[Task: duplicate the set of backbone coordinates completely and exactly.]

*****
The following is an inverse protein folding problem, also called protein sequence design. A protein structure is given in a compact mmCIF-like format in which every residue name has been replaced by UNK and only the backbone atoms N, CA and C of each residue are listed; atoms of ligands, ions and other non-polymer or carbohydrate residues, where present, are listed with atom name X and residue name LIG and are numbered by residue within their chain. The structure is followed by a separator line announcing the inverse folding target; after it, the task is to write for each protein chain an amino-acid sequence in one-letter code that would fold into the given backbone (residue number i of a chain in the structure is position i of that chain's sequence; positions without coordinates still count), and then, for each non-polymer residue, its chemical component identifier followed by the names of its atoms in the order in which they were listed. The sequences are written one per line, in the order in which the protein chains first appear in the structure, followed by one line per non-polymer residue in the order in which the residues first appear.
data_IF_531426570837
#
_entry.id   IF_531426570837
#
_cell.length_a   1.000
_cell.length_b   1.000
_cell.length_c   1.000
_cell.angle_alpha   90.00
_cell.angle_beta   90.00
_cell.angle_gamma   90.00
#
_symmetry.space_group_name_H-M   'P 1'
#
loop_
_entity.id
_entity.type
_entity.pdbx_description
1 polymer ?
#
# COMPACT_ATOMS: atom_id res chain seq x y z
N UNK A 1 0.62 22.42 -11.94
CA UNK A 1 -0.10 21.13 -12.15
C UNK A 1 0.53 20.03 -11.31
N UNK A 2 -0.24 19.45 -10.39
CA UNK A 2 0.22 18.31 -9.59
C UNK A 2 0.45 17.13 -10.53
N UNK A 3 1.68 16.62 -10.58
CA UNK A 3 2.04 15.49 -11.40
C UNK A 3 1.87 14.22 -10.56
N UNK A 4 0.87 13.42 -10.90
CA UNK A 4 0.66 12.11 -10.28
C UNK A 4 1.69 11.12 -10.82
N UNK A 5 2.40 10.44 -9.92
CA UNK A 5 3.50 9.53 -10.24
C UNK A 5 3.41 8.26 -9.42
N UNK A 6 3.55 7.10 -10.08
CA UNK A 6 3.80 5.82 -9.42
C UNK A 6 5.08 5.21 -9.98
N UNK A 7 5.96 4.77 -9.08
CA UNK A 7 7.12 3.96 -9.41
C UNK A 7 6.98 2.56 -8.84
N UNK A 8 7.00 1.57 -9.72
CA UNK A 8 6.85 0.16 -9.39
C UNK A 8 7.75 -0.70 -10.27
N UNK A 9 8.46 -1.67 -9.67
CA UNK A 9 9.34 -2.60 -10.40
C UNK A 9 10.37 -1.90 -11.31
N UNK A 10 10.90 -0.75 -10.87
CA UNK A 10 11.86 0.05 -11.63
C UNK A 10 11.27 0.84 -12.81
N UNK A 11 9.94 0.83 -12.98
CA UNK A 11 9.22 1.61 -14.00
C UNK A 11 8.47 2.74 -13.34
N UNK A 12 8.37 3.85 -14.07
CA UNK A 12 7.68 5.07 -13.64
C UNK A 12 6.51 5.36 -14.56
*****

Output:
The following is an inverse protein folding problem, also called protein sequence design. A protein structure is given in a compact mmCIF-like format in which every residue name has been replaced by UNK and only the backbone atoms N, CA and C of each residue are listed; atoms of ligands, ions and other non-polymer or carbohydrate residues, where present, are listed with atom name X and residue name LIG and are numbered by residue within their chain. The structure is followed by a separator line announcing the inverse folding target; after it, the task is to write for each protein chain an amino-acid sequence in one-letter code that would fold into the given backbone (residue number i of a chain in the structure is position i of that chain's sequence; positions without coordinates still count), and then, for each non-polymer residue, its chemical component identifier followed by the names of its atoms in the order in which they were listed. The sequences are written one per line, in the order in which the protein chains first appear in the structure, followed by one line per non-polymer residue in the order in which the residues first appear.
data_IF_531426570837
#
_entry.id   IF_531426570837
#
_cell.length_a   1.000
_cell.length_b   1.000
_cell.length_c   1.000
_cell.angle_alpha   90.00
_cell.angle_beta   90.00
_cell.angle_gamma   90.00
#
_symmetry.space_group_name_H-M   'P 1'
#
loop_
_entity.id
_entity.type
_entity.pdbx_description
1 polymer ?
#
# COMPACT_ATOMS: atom_id res chain seq x y z
N UNK A 1 0.62 22.42 -11.94
CA UNK A 1 -0.10 21.13 -12.15
C UNK A 1 0.53 20.03 -11.31
N UNK A 2 -0.24 19.45 -10.39
CA UNK A 2 0.22 18.31 -9.59
C UNK A 2 0.45 17.13 -10.53
N UNK A 3 1.68 16.62 -10.58
CA UNK A 3 2.04 15.49 -11.40
C UNK A 3 1.87 14.22 -10.56
N UNK A 4 0.87 13.42 -10.90
CA UNK A 4 0.66 12.11 -10.28
C UNK A 4 1.69 11.12 -10.82
N UNK A 5 2.40 10.44 -9.92
CA UNK A 5 3.50 9.53 -10.24
C UNK A 5 3.41 8.26 -9.42
N UNK A 6 3.55 7.10 -10.08
CA UNK A 6 3.80 5.82 -9.42
C UNK A 6 5.08 5.21 -9.98
N UNK A 7 5.96 4.77 -9.08
CA UNK A 7 7.12 3.96 -9.41
C UNK A 7 6.98 2.56 -8.84
N UNK A 8 7.00 1.57 -9.72
CA UNK A 8 6.85 0.16 -9.39
C UNK A 8 7.75 -0.70 -10.27
N UNK A 9 8.46 -1.67 -9.67
CA UNK A 9 9.34 -2.60 -10.40
C UNK A 9 10.37 -1.90 -11.31
N UNK A 10 10.90 -0.75 -10.87
CA UNK A 10 11.86 0.05 -11.63
C UNK A 10 11.27 0.84 -12.81
N UNK A 11 9.94 0.83 -12.98
CA UNK A 11 9.22 1.61 -14.00
C UNK A 11 8.47 2.74 -13.34
N UNK A 12 8.37 3.85 -14.07
CA UNK A 12 7.68 5.07 -13.64
C UNK A 12 6.51 5.36 -14.56